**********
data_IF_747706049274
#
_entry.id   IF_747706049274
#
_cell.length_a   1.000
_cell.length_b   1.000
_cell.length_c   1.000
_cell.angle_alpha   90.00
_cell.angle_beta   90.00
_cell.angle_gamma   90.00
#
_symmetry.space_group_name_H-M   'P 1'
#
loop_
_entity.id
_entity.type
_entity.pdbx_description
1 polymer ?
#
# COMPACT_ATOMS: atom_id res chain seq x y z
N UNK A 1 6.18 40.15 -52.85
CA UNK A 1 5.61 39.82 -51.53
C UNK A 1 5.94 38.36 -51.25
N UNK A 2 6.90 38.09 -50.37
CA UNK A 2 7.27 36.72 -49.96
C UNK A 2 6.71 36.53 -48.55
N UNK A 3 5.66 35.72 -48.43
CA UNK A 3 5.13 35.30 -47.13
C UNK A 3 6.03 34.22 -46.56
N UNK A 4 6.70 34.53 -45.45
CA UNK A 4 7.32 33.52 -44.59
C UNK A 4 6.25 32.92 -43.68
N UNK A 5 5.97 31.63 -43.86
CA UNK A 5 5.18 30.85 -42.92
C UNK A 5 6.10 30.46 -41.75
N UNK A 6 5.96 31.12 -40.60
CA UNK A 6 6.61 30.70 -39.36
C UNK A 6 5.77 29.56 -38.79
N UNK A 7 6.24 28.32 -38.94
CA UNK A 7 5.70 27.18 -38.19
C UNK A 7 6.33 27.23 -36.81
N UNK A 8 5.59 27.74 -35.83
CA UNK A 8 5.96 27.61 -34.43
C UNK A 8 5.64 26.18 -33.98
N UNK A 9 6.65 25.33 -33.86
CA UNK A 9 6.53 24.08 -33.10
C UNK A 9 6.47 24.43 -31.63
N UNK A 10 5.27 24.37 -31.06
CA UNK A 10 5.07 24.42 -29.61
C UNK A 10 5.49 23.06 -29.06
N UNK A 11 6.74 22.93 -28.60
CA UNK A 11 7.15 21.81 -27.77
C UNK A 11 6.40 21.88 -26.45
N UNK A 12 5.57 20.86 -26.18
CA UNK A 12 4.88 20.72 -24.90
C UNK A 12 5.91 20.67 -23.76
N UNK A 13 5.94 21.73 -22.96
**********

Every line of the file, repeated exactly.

data_IF_747706049274
#
_entry.id   IF_747706049274
#
_cell.length_a   1.000
_cell.length_b   1.000
_cell.length_c   1.000
_cell.angle_alpha   90.00
_cell.angle_beta   90.00
_cell.angle_gamma   90.00
#
_symmetry.space_group_name_H-M   'P 1'
#
loop_
_entity.id
_entity.type
_entity.pdbx_description
1 polymer ?
#
# COMPACT_ATOMS: atom_id res chain seq x y z
N UNK A 1 6.18 40.15 -52.85
CA UNK A 1 5.61 39.82 -51.53
C UNK A 1 5.94 38.36 -51.25
N UNK A 2 6.90 38.09 -50.37
CA UNK A 2 7.27 36.72 -49.96
C UNK A 2 6.71 36.53 -48.55
N UNK A 3 5.66 35.72 -48.43
CA UNK A 3 5.13 35.30 -47.13
C UNK A 3 6.03 34.22 -46.56
N UNK A 4 6.70 34.53 -45.45
CA UNK A 4 7.32 33.52 -44.59
C UNK A 4 6.25 32.92 -43.68
N UNK A 5 5.97 31.63 -43.86
CA UNK A 5 5.18 30.85 -42.92
C UNK A 5 6.10 30.46 -41.75
N UNK A 6 5.96 31.12 -40.60
CA UNK A 6 6.61 30.70 -39.36
C UNK A 6 5.77 29.56 -38.79
N UNK A 7 6.24 28.32 -38.94
CA UNK A 7 5.70 27.18 -38.19
C UNK A 7 6.33 27.23 -36.81
N UNK A 8 5.59 27.74 -35.83
CA UNK A 8 5.96 27.61 -34.43
C UNK A 8 5.64 26.18 -33.98
N UNK A 9 6.65 25.33 -33.86
CA UNK A 9 6.53 24.08 -33.10
C UNK A 9 6.47 24.43 -31.63
N UNK A 10 5.27 24.37 -31.06
CA UNK A 10 5.07 24.42 -29.61
C UNK A 10 5.49 23.06 -29.06
N UNK A 11 6.74 22.93 -28.60
CA UNK A 11 7.15 21.81 -27.77
C UNK A 11 6.40 21.88 -26.45
N UNK A 12 5.57 20.86 -26.18
CA UNK A 12 4.88 20.72 -24.90
C UNK A 12 5.91 20.67 -23.76
N UNK A 13 5.94 21.73 -22.96